Fw: FWD: from Jonathan Cunningham about Macintosh implementations 
Author Message
 Fw: FWD: from Jonathan Cunningham about Macintosh implementations

Aaron asked me to try posting this again; apparently
the gateway didn't recognise the "To: "line which (I
just checked) probably contained:

This is one of the (two?) common formats for putting
human readable names as well as machine readable
addresses on the "To:" line. My mail reader just
displays the bit which is not in < >. (The other
common format I know of has the human-readable bit
in parantheses, and the machine-readable bit bare.)

Apologies to those on the mailing list (like me) who
will thus get the following wibble twice.
  --jlc

(If this doesn't work, I guess I'll have to start
typing in pop-forum by hand, instead of letting the
software do it.)

Quote:
-----Original Message-----


Date: 30 April 2000 12:12
Subject: Re: FWD: from Jonathan Cunningham about Macintosh implementations

>(Another opportunity to test your mail gateway ;-)

>The following is actually a more general point, which is
>still relevant to poplog now.

>>...
>>Another less obvious point is the large collection of strings for
>>error messages in the poplog system source files, e.g. things
>>like this in $popsrc/list_hdtl.p

>>    mishap(item, 1, if item == [] then 'NON-EMPTY LIST NEEDED'
>>                    else 'LIST NEEDED' endif)

>>We discussed moving all those hundreds of strings out into a file,
>>with numbers or labels and having an error mechanism which found the
>>appropriate string when an error occurred. We decided against that

>There is another advantage to removing error messages from the
>source code ... internationalisation.

>In developing a C++ application, modern tools make this relatively
>simple to do. (The strings aren't stored in a file, but in
>a "string table".)

>Why? So it is very easy to produce different national versions of
>the product. You don't need multiple versions of the source; just
>link with a different string table. (Actually, in a graphical UI
>you may need also to take into account the length of the strings.)

>This is not so important for something like poplog as it would be
>for a consumer product but even so, just conceivably, people might
>like to get messages in their own language.

>But, nowadays, I still wouldn't use error codes. Instead, I would
>redefine prmishap to look up the error string in a separate
>table. This table could be in an ordinary library, and loaded in
>the usual way, at startup.

>There would be some work needed in extracting the initial
>set of "key" strings for the table, but after this had been done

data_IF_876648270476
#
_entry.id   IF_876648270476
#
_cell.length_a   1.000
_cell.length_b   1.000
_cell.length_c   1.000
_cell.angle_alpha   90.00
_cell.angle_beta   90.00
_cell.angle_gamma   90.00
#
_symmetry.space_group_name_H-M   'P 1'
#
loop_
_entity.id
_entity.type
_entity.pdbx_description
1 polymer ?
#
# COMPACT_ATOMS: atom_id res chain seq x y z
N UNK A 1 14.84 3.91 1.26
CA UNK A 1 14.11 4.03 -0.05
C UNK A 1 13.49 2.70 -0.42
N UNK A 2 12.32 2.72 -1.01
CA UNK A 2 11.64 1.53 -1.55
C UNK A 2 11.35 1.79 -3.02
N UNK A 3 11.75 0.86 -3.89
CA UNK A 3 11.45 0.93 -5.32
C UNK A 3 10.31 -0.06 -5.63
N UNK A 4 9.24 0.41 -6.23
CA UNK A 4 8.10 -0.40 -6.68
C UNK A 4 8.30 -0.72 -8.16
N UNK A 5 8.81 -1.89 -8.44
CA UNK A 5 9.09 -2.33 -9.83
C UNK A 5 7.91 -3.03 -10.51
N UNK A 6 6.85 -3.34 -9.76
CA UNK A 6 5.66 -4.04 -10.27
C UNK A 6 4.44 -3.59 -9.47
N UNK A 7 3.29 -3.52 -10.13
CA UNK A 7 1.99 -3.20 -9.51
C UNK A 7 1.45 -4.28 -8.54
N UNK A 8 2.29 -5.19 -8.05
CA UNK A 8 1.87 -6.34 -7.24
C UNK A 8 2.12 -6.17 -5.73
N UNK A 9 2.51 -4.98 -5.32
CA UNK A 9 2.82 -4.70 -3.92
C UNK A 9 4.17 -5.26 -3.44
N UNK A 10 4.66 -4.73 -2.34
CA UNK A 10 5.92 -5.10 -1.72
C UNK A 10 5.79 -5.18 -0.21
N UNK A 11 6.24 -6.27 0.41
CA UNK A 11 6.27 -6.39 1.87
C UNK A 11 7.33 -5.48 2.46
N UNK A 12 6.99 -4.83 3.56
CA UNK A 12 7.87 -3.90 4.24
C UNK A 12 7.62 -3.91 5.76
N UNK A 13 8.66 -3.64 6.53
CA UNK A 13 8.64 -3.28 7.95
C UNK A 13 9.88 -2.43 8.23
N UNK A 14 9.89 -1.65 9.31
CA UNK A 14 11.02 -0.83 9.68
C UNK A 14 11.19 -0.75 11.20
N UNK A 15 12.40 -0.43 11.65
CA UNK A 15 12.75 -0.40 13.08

>once, poplog could be nationalised to a new locale just by
>making a new version of the mishap-string-translation-library,
>i.e. anyone who could produce:
> [...
>  ['LIST NEEDED' 'Liste necessaire']
>  ...
>  ]
>or whatever the correct translation would be.

>This is so obvious, I wonder if it has already been done?

>Jonathan



Mon, 16 Sep 2002 03:00:00 GMT  
 Fw: FWD: from Jonathan Cunningham about Macintosh implementations

Quote:

> Date: 30 Mar 2000 15:18:36 GMT

> (Another opportunity to test your mail gateway ;-)

Now working apparently.

[JLC]

Quote:
> The following is actually a more general point, which is
> still relevant to poplog now.
> ...
[AS]
> >We discussed moving all those hundreds of strings out into a file,
> >with numbers or labels and having an error mechanism which found the
> >appropriate string when an error occurred. We decided against that

[JLC]
> There is another advantage to removing error messages from the
> source code ... internationalisation.

> In developing a C++ application, modern tools make this relatively
> simple to do. (The strings aren't stored in a file, but in
> a "string table".)

> Why? So it is very easy to produce different national versions of
> the product. You don't need multiple versions of the source; just                  
> link with a different string table. (Actually, in a graphical UI
> you may need also to take into account the length of the strings.)                  

> This is not so important for something like poplog as it would be
> for a consumer product but even so, just conceivably, people might
> like to get messages in their own language.

Yes.

The tools supporting this for developers of a system as large and
complex would have to be able to work with teams of programmers
simultaneously working on different parts of the system, perhaps
with some of them working on some files on machines at home and then
bringing them in to the office to install them.

You'd either need a tool that's guaranteed to give you a unique
error label wherever you are doing your work (e.g. something based
on your name or a code assigned to each programmer, or a label
fetched from an `error label server' across the internet), or the
labels would have to be generated when the files are installed into